Why the Liberals are still struggling to change how Canadian democracy works: Aaron Wherry

Before the Liberals' debate on parliamentary reform has even begun, there remains an opposition-led impasse over how the discussion should conclude.

The Liberals abandoned electoral reform, now parliamentary reform debate has stalled before even starting

Government House leader Bardish Chagger says the Conservatives shouldn't have a veto over Liberal commitments to reform the House of Commons. (Adrian Wyld/Canadian Press)

Badgered again during question period Tuesday about her government's interest in changing the rules that govern the House of Commons, Bardish Chagger protested that Liberals "will not give a veto to the Conservatives over our campaign commitments."

It is on this basis that the House of Commons remained, for another day, no closer to reform.

Before a debate on parliamentary reform has even begun, there remains an impasse over how the discussion should conclude. 

Wednesday offers another opportunity for progress, or continued stalemate.

Rushing reforms?

The procedure and House affairs committee, which might otherwise be studying possible changes to the standing orders, has been stuck since March 21 because of a Conservative and NDP filibuster.

Last month, the Liberals released a discussion paper that outlined various possibilities for change, including reforming question period, changing the way debates are scheduled and implementing new rules for committee business.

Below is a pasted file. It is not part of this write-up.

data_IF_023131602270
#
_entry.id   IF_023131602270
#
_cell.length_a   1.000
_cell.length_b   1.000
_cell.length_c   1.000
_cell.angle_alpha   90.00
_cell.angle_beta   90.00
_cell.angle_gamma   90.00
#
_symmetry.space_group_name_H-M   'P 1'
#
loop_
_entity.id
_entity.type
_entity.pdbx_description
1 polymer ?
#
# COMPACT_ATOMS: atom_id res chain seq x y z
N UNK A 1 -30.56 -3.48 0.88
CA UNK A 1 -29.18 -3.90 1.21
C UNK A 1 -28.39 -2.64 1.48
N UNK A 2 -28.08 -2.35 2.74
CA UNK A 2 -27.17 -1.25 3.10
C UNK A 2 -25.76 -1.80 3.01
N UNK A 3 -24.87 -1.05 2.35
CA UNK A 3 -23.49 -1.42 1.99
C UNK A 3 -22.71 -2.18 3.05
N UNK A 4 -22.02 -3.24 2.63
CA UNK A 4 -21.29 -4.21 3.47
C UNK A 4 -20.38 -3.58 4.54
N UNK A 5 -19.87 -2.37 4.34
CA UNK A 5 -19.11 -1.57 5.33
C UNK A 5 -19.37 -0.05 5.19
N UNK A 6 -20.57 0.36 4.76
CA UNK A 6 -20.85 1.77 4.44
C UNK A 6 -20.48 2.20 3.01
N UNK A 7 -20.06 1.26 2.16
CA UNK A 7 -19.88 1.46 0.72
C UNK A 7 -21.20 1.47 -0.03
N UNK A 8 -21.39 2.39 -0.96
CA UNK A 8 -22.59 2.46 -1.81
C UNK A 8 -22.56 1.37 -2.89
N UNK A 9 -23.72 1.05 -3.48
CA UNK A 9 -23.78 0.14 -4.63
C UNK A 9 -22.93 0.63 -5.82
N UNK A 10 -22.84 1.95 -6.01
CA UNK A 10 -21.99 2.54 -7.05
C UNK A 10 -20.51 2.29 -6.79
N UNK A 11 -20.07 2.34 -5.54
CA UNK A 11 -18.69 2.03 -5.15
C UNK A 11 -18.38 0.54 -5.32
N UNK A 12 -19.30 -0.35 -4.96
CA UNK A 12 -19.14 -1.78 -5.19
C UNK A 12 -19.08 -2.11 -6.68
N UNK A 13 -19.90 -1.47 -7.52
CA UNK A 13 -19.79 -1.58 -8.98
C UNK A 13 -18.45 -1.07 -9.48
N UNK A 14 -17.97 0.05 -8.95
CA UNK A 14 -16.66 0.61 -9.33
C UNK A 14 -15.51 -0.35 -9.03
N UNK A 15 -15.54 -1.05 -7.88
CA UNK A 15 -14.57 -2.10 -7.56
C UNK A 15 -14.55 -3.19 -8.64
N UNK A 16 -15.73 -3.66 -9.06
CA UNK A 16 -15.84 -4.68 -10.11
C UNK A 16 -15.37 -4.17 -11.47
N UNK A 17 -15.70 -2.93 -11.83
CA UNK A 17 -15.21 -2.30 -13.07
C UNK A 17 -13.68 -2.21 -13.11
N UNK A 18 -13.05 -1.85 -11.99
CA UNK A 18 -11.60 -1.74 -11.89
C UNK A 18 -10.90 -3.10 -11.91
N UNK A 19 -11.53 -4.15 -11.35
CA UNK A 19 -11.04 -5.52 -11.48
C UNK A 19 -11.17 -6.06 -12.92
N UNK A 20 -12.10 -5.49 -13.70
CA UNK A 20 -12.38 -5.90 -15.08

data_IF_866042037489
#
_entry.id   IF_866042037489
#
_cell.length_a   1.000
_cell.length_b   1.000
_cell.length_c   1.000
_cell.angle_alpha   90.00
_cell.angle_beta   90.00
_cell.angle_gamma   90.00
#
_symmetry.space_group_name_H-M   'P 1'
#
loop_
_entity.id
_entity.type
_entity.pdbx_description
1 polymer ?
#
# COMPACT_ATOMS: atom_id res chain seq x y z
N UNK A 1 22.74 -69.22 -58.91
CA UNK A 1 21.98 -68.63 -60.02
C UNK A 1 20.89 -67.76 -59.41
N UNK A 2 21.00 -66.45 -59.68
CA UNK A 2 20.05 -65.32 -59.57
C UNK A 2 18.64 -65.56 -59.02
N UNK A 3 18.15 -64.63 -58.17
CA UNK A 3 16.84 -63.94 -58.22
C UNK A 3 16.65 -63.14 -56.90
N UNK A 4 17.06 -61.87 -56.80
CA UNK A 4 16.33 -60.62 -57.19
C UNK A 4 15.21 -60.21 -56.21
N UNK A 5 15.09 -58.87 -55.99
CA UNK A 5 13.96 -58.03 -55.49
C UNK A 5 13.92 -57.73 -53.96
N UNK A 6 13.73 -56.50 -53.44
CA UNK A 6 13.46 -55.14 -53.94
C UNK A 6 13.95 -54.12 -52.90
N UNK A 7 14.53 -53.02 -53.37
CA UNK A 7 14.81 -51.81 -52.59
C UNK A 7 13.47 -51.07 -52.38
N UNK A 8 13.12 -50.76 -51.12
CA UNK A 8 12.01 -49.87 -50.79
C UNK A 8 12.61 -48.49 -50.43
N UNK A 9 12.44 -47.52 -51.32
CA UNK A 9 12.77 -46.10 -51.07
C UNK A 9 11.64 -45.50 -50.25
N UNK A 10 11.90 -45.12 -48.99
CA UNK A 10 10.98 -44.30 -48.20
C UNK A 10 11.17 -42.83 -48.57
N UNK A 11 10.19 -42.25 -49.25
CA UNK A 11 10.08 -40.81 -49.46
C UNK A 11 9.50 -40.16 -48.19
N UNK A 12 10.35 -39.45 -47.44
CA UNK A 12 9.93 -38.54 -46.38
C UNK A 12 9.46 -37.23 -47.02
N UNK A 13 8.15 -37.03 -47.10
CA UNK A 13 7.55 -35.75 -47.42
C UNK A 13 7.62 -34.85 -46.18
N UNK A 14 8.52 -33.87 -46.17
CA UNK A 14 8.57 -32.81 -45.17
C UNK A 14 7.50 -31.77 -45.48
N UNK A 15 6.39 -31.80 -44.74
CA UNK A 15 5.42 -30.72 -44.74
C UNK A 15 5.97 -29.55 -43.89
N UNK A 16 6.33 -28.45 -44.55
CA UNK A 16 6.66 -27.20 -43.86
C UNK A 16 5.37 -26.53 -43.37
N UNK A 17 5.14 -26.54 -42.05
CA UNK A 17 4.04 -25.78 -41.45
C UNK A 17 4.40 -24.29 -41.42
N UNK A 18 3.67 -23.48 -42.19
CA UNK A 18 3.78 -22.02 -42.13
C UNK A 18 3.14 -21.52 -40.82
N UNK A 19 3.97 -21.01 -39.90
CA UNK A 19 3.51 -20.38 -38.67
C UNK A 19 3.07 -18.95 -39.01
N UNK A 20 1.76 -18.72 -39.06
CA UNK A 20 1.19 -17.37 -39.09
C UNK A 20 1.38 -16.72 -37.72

The Liberals then sought to have the committee study the possible changes and report back by June.

But the Conservatives and NDP joined forces to stall the committee, arguing that some of the proposed changes could erode the ability of Parliament to hold the government to account and alleging that the Liberals are trying to rush such reforms through the House.

The opposition are refusing to stop talking out the clock unless or until the Liberals agree to put in writing that no changes will be made without all-party support — what Chagger, the Liberal House leader, called a veto.

After suspending its proceedings for a week, the committee was expected to resume on Monday, only for the chair to abruptly adjourn proceedings again, apparently so the parties might have more time to resolve their differences.

Chagger met with her Conservative and NDP counterparts twice on Monday, but no deal emerged. 

In the meantime, the Conservatives used a procedural manoeuvre in the House to force a vote on a motion calling on MPs to agree that the procedure committee should only recommend changes to the standing orders if all-party agreement exists.

Conservative House leader Candice Bergen has condemned the way the Liberals have handled the issue of parliamentary reform. (Adrian Wyld/Canadian Press)

After Liberals voted to reject that motion on Tuesday, Conservative House leader Candice Bergen and NDP House leader Murray Rankin issued a joint statement of condemnation. 

"The Liberal government has confirmed its intention to run roughshod over the opposition's rights to hold the government to account," they declared. "This is truly regrettable."

Campaign commitments and the filibuster

There is a certain logic to Chagger's complaint of a Conservative veto.

In their 2015 platform, the Liberals vowed to pursue a number of reforms including implementing a "prime minister's question period," restricting the use of omnibus legislation and empowering House committees.